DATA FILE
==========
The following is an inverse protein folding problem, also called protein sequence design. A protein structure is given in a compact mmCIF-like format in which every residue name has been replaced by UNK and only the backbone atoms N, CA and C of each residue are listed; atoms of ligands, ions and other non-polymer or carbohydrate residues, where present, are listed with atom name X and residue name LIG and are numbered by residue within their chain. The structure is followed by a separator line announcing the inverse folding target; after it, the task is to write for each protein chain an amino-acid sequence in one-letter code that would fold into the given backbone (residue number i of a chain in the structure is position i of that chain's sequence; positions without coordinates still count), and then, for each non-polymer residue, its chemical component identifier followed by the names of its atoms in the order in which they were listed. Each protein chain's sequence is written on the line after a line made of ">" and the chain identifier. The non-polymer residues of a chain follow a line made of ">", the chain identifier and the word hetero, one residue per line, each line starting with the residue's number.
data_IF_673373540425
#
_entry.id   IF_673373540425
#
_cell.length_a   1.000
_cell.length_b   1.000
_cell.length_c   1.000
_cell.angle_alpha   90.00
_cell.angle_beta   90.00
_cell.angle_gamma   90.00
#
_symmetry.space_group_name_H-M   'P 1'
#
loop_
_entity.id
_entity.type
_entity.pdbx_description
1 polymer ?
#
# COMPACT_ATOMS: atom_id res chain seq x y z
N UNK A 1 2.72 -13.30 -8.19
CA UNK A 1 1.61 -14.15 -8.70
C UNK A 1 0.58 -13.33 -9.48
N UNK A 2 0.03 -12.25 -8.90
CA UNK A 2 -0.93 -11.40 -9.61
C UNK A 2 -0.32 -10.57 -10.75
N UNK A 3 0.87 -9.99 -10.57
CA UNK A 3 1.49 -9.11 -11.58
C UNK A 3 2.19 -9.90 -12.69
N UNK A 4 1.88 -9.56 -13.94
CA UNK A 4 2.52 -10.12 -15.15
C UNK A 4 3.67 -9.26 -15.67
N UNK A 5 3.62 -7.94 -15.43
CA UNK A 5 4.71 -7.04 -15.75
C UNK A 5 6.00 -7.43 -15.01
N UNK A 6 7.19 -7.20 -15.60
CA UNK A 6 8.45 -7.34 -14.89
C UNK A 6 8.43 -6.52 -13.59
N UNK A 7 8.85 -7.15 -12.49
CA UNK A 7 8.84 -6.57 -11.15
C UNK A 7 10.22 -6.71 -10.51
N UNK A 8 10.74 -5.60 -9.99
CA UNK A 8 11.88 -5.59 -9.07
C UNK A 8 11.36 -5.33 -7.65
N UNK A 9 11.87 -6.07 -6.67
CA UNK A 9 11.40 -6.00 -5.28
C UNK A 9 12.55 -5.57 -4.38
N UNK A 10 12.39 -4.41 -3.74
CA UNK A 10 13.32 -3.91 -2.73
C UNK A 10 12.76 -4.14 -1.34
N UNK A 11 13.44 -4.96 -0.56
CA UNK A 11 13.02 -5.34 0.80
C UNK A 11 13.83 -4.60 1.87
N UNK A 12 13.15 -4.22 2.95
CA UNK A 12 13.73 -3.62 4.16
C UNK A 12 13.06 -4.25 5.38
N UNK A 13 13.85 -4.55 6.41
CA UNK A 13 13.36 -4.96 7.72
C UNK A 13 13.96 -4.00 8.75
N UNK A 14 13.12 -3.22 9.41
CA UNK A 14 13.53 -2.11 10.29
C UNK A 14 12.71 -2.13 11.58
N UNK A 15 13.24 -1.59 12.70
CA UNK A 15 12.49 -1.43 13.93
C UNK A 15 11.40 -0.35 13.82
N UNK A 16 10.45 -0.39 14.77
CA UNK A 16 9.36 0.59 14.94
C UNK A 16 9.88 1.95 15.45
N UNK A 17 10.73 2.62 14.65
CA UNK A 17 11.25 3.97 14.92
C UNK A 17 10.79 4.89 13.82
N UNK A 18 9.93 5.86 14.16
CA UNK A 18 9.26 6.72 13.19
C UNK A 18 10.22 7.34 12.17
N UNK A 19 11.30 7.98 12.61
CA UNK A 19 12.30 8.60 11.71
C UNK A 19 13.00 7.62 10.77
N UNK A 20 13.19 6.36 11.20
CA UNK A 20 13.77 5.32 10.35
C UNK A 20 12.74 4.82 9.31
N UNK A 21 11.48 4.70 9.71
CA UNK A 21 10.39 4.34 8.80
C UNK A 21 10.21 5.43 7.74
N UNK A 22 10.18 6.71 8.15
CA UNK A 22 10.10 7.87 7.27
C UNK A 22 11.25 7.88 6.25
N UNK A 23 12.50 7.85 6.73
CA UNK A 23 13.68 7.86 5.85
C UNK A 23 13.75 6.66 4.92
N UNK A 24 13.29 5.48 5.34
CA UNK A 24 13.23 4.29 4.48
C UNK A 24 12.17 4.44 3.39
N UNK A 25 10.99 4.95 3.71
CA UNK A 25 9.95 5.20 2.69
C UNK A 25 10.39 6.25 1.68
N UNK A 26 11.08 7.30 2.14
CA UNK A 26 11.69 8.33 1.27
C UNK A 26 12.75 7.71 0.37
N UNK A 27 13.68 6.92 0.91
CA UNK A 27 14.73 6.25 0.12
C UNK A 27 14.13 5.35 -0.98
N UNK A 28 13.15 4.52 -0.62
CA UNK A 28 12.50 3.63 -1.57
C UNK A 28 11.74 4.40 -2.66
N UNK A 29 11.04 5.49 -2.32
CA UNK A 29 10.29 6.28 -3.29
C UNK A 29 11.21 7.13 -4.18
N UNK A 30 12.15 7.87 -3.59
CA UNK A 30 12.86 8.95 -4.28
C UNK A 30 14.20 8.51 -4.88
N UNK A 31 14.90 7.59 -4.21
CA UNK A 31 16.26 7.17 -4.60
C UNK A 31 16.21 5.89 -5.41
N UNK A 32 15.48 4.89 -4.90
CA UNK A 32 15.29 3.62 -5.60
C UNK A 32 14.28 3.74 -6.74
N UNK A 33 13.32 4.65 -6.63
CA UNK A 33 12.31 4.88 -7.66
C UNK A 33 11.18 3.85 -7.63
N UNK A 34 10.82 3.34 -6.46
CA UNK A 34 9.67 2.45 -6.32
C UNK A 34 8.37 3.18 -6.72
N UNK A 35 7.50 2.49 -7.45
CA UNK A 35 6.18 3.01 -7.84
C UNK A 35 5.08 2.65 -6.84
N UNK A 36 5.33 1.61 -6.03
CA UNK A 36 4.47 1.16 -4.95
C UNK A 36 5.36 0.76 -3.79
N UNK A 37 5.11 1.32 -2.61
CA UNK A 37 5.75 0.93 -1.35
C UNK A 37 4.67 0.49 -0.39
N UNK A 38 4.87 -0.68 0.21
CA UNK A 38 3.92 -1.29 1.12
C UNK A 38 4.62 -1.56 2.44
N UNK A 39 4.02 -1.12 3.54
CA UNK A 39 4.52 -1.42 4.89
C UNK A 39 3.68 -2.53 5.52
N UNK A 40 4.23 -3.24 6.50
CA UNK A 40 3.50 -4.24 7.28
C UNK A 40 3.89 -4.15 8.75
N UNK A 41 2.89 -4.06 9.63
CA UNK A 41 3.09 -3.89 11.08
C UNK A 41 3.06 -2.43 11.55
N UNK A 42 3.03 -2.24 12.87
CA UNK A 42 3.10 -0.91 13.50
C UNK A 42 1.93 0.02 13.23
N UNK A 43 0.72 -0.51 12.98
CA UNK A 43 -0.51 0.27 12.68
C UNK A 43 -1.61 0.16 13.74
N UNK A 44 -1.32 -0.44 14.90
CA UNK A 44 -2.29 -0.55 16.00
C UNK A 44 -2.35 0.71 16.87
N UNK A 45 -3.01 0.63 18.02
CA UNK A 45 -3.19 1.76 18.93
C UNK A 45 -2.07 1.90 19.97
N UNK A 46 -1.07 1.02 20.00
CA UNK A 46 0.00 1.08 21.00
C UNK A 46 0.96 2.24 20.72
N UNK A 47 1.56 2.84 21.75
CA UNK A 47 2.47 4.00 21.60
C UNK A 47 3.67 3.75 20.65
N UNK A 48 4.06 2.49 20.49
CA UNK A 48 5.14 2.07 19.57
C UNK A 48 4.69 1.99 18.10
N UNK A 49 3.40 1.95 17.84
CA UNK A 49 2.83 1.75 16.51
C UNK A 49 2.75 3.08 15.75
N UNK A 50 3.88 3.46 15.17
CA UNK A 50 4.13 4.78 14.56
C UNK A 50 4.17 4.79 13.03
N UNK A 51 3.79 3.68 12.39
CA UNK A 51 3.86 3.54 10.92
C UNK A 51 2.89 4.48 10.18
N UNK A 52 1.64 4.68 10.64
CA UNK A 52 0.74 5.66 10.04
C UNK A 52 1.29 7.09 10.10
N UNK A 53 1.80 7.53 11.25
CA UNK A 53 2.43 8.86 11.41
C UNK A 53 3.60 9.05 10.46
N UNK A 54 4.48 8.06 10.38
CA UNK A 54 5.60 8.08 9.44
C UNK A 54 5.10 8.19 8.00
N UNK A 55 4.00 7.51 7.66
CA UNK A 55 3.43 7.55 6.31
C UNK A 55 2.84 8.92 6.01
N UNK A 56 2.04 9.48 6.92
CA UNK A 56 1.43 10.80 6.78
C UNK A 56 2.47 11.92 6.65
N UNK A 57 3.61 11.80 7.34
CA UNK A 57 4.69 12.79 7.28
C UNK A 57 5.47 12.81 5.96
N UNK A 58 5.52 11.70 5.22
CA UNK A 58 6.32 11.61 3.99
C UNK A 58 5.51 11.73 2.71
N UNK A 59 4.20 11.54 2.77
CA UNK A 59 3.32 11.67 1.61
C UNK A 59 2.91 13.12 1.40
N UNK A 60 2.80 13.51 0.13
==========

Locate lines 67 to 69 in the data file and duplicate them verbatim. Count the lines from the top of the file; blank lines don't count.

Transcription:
N UNK A 16 10.45 -0.39 14.77
CA UNK A 16 9.36 0.59 14.94
C UNK A 16 9.88 1.95 15.45